Chapter 3Infectious Diseases Related To Travel
Barbara L. Herwaldt, Alan J. Magill
Leishmaniasis is a parasitic disease found in parts of the tropics, subtropics, and southern Europe. Leishmaniasis has several different forms. This section focuses on cutaneous leishmaniasis (CL), the most common form, both in general and in travelers.
Leishmaniasis is caused by obligate intracellular protozoan parasites; approximately 20 Leishmania species cause CL.
CL is transmitted through the bite of an infected female phlebotomine sand fly. CL also can occur after accidental occupational (laboratory) exposures to Leishmania parasites.
In the Old World (Eastern Hemisphere), CL is found in parts of the Middle East, Asia (particularly southwest and central Asia), Africa (particularly the tropical region and North Africa), and southern Europe. In the New World (Western Hemisphere), CL is found in parts of Mexico, Central America, and South America. Occasional cases have been reported in Texas and Oklahoma. CL is not found in Chile, Uruguay, or Canada. Overall, CL is found in focal areas of >90 countries. Most (up to 90%) of the world’s cases of CL occur in only a few of those countries: Afghanistan, Algeria, Iran, Iraq, Saudi Arabia, and Syria in the Old World; and Bolivia, Brazil, Colombia, Nicaragua, and Peru in the New World.
The geographic distribution of cases of CL evaluated in countries such as the United States reflects travel and immigration patterns. More than 75% of the cases diagnosed in US civilians have been acquired in Latin America, including popular tourist destinations such as Costa Rica. Cases in US service personnel have reflected military activities (such as in Afghanistan and Iraq). CL is usually more common in rural than urban areas, but it is found in some periurban and urban areas (such as in Kabul, Afghanistan). The ecologic settings range from rainforests to arid regions.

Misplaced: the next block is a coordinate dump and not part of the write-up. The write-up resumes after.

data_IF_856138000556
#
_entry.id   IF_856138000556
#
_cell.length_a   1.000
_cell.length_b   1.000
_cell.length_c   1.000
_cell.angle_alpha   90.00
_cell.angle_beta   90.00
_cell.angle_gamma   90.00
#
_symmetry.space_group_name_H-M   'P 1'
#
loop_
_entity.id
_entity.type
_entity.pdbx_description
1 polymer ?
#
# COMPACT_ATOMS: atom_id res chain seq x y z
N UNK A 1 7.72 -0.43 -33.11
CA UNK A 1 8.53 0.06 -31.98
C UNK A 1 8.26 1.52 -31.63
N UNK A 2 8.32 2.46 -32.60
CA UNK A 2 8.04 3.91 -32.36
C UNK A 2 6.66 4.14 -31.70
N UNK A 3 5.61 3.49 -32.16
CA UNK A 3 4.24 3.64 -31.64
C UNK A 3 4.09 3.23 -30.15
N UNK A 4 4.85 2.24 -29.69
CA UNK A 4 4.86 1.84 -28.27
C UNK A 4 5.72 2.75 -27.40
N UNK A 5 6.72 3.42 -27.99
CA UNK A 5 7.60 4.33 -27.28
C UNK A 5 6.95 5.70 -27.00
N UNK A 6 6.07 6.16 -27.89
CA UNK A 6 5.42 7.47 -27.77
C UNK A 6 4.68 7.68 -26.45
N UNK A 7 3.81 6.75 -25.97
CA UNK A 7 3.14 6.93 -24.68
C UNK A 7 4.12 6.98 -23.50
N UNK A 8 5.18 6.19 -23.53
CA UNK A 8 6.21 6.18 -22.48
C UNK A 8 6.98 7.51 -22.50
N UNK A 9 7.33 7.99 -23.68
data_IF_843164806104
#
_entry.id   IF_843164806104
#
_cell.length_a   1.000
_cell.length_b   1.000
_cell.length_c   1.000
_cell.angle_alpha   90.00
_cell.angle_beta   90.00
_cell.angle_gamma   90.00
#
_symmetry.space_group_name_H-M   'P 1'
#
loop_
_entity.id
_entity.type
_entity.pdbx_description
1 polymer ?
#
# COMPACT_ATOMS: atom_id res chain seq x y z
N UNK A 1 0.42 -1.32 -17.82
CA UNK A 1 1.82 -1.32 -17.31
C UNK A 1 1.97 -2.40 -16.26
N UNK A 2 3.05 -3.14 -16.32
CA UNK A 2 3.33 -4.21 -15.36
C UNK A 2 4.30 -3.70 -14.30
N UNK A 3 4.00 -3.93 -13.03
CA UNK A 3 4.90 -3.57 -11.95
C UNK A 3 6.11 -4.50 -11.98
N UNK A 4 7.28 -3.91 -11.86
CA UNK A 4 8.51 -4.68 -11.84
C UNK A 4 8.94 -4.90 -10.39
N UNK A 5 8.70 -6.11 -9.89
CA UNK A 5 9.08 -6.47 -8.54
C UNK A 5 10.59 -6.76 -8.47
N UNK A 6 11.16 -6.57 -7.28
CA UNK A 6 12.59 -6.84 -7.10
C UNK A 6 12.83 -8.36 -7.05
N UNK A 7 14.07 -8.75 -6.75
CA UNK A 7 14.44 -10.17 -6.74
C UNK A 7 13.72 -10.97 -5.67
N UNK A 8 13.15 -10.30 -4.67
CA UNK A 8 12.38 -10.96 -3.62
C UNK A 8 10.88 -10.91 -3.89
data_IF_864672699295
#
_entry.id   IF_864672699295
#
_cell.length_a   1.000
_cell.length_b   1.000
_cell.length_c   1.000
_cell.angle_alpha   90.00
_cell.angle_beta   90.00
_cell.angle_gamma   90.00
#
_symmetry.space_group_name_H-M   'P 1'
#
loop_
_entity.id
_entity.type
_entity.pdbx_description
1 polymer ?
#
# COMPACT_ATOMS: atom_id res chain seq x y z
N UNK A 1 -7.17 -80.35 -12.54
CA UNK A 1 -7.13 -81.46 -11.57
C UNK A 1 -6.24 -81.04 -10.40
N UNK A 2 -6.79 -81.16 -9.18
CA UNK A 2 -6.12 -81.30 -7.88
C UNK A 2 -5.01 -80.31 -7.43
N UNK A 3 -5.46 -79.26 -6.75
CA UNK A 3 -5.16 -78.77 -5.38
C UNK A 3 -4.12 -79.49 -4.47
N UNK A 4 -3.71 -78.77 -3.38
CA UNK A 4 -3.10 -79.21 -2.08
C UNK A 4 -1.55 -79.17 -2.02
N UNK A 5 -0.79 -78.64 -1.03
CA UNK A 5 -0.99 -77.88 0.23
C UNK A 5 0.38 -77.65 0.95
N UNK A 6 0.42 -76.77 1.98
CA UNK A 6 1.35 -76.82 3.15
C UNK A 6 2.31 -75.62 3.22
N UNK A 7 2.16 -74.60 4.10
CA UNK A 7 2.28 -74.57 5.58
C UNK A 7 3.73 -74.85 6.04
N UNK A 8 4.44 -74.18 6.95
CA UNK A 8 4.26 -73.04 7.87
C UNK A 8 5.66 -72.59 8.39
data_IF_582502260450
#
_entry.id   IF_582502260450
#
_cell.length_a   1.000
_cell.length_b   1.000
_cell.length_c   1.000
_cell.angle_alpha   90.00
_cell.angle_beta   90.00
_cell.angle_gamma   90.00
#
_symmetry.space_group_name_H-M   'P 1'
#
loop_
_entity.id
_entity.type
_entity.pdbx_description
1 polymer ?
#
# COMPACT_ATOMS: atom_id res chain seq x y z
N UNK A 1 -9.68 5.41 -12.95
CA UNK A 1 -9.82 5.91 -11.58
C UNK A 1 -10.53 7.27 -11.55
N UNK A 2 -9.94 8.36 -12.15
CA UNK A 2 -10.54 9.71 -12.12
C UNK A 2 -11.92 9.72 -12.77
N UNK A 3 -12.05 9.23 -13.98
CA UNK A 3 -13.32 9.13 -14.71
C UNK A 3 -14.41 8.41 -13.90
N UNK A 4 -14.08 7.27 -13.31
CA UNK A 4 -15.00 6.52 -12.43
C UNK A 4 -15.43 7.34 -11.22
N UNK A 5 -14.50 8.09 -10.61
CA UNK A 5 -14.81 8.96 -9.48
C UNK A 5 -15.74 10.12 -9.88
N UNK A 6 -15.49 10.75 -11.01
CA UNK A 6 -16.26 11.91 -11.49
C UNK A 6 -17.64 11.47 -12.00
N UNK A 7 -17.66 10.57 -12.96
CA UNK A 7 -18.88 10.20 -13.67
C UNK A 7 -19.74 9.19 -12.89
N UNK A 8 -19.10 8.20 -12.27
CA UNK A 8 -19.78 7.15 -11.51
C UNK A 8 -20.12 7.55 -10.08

The risk is highest from dusk to dawn because sand flies typically feed (bite) at night and during twilight hours. Although sand flies are less active during the hottest time of the day, they may bite if they are disturbed (for example, if hikers brush against tree trunks or other sites where sand flies are resting). Vector activity can easily be overlooked: sand flies do not make noise, they are small (approximately one-third the size of mosquitoes), and their bites might not be noticed.
Examples of types of travelers who might have an increased risk for CL include ecotourists, adventure travelers, bird watchers, Peace Corps volunteers, missionaries, military personnel, construction workers, and people who do research outdoors at night or twilight. However, even short-term travelers in endemic areas have developed CL.
CL is characterized by skin lesions (open or closed sores), which typically develop within several weeks or months after exposure. In some people, the sores first appear months or years later, in the context of trauma (such as skin wounds or surgery). The sores can change in size and appearance over time. They typically progress from small papules to nodular plaques, and eventually lead to open sores with a raised border and central crater (ulcer), which can be covered with scales or crust. The lesions usually are painless but can be painful, particularly if open sores become infected with bacteria. Satellite lesions, regional lymphadenopathy (swollen glands), and nodular lymphangitis can be noted. The sores usually heal eventually, even without treatment. However, they can last for months or years and typically result in scarring.
A potential concern applies to some of the Leishmania species in South and Central America: some parasites can spread from the skin to the mucosal surfaces of the nose or mouth and cause sores there. This form of leishmaniasis, mucosal leishmaniasis (ML), might not be noticed until years after the original skin sores appear to have healed. Although ML is uncommon, it has occurred in travelers and expatriates whose cases of CL were not treated or were inadequately treated. The initial clinical manifestations typically involve the nose (chronic stuffiness, bleeding, and inflamed mucosa or sores) and less often the mouth; in advanced cases, ulcerative destruction of the nose, mouth, and pharynx can be noted (such as perforation of the nasal septum).